Bathroom breaks are all part of the show at Frieze London this year, thanks in no small part to iconic fashion illustrator/designer/performer/artist Julie Verhoeven. She's applied her colorful, fleshy style to an installation and performance in one of the fair complex's lavatories: The Toilet Attendant… Now Wash Your Hands is part of Frieze Projects, curated this year by Raphael Gygax.
Its project page describes The Toilet Attendant… Now Wash Your Hands as a "performative intervention in one of the washrooms complexes at the fair—probably the most egalitarian space within the whole event. Verhoeven’s playful architectural and performance interventions will not just create a more hospitable environment but will also open up space for critical thinking on the invisibility of certain working groups and labor ethics."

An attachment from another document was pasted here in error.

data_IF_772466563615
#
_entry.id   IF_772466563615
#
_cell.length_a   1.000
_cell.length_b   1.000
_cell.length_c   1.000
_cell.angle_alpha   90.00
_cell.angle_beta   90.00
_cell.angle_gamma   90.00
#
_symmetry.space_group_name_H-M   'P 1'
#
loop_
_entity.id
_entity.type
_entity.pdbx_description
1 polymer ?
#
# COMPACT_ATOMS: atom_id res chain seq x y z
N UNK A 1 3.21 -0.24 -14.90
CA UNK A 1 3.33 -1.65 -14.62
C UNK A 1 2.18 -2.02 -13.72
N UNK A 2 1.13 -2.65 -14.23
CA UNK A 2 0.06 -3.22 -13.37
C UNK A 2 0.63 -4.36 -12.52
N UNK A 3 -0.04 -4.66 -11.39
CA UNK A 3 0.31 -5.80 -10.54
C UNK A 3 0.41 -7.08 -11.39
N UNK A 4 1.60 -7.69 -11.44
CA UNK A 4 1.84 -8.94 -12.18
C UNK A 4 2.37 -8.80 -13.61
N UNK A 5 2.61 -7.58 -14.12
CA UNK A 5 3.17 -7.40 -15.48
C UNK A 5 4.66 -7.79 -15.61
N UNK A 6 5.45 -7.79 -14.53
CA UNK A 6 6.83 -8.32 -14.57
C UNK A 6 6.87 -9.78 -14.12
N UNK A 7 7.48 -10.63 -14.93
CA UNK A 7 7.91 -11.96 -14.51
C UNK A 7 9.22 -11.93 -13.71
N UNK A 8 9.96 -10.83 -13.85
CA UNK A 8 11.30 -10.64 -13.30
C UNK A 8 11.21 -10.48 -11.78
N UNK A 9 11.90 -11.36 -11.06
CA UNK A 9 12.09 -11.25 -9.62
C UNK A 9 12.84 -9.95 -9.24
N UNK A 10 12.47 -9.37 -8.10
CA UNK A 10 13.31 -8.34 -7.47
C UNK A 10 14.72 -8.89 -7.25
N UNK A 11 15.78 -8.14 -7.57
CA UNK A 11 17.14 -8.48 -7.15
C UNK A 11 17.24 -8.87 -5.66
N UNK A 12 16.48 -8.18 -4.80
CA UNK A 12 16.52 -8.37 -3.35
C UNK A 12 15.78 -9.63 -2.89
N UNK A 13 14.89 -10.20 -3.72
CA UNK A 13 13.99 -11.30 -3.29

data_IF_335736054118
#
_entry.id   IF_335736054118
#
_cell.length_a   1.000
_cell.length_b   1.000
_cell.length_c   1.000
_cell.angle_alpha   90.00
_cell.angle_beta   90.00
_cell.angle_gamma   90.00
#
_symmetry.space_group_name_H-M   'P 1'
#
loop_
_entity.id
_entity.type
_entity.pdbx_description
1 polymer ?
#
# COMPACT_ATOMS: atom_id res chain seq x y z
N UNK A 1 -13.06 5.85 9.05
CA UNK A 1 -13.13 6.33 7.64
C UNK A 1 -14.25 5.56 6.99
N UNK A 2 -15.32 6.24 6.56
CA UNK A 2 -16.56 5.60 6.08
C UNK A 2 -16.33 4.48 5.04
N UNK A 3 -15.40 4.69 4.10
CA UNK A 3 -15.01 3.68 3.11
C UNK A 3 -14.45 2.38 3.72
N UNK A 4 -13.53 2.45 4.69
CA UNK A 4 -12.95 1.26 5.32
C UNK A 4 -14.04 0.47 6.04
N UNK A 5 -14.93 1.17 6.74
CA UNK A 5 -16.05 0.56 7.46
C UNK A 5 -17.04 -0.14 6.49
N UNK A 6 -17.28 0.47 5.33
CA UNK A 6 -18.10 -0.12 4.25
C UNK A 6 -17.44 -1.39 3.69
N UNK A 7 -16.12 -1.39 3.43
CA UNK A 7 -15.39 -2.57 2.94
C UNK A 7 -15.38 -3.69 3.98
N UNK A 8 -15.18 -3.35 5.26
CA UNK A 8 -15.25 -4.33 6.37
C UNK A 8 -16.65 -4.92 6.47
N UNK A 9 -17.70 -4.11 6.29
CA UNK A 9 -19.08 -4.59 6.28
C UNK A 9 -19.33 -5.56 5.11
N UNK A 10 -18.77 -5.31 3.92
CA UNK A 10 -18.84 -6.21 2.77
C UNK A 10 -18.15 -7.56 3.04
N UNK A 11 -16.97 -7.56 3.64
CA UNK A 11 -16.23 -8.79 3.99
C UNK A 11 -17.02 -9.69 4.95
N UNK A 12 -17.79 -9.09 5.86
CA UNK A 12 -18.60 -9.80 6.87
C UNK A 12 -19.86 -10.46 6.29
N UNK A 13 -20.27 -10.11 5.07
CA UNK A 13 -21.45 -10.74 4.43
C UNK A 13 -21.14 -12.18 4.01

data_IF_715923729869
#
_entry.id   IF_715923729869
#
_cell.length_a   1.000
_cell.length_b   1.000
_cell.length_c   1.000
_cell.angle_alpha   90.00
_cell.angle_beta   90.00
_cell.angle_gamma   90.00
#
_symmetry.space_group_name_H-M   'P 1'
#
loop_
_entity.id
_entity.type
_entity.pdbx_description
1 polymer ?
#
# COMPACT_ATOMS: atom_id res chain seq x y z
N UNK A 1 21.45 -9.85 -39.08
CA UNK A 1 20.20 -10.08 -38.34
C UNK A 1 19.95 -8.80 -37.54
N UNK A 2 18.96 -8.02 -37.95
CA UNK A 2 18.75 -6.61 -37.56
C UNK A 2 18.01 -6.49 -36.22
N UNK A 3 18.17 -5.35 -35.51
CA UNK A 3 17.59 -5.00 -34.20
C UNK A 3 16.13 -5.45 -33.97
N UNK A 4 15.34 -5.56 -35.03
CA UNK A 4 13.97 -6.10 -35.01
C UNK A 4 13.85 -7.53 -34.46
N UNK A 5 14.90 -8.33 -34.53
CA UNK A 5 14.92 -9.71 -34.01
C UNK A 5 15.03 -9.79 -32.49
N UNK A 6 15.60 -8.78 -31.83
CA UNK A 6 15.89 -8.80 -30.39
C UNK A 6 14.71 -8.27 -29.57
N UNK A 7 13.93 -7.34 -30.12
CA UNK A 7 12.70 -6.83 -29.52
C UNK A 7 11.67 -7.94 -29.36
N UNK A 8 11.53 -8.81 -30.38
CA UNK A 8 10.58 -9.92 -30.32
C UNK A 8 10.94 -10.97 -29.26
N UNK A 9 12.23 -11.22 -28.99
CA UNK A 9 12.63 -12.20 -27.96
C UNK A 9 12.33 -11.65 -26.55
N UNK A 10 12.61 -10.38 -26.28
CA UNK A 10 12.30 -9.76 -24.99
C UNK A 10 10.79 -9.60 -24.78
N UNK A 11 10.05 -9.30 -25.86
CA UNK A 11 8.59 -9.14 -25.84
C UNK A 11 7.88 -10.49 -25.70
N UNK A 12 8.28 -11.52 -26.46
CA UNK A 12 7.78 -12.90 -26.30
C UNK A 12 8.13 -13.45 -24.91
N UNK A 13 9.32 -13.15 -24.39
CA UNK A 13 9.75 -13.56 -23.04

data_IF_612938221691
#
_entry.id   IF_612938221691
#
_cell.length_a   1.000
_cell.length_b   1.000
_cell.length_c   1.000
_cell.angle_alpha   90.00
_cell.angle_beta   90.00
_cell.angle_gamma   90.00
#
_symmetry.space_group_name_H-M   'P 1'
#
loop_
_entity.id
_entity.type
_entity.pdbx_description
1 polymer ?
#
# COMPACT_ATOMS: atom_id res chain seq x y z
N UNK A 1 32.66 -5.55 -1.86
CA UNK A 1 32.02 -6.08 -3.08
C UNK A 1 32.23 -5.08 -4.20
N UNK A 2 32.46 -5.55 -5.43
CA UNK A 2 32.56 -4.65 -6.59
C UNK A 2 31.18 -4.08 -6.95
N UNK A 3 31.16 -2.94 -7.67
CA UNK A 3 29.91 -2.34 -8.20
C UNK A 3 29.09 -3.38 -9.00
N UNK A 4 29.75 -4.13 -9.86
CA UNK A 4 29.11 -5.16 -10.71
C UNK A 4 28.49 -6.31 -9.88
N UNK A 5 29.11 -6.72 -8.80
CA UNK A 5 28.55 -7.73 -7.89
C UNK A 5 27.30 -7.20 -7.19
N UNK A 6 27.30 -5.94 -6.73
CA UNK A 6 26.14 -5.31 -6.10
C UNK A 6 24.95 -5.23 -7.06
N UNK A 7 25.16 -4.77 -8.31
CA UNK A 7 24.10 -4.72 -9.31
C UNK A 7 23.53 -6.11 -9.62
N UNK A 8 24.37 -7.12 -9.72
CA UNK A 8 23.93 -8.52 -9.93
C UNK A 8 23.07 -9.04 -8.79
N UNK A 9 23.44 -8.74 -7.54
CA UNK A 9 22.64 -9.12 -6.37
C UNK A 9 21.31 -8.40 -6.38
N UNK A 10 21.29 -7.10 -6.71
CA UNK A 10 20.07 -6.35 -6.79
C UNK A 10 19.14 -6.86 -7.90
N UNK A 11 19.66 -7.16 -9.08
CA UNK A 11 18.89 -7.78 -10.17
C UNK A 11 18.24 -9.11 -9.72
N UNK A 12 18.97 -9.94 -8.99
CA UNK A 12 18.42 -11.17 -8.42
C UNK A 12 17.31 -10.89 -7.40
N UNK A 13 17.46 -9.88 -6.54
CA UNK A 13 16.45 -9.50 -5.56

Verhoeven and a troupe of other performers are clothed in her trademark chaotic couture, acting as oompa loompa-like bathroom attendants whom visitors must pass to enter the toilet area. Bathroom-themed assemblages covered in toilet paper and featuring video art on tiny portable screens are scattered throughout the hall. Propagandistic illustrations of cleaning products decorate the walls, each stall's markings are bedazzled, and custom-made embroidered turds pepper the space. The toilets are clothed in retirement home-chic fabrics, and there are even artworks emblazoned inside their porcelain bowls. The artist herself can be found talking to visitors and, as one Instagrammer documented, intently peeling tampons from their wrappers.
With the discussion of trans bathroom access launching the loo into American politics, Verhoeven's destruction of all normalcy in the art fair's water closet is a surprisingly engaging political statement—a trend that also includes Maurizio Cattelan's solid gold toilet at the Guggenheim. We can only hope more art institutions figure out new ways to contemplate the commode as the discussion continues.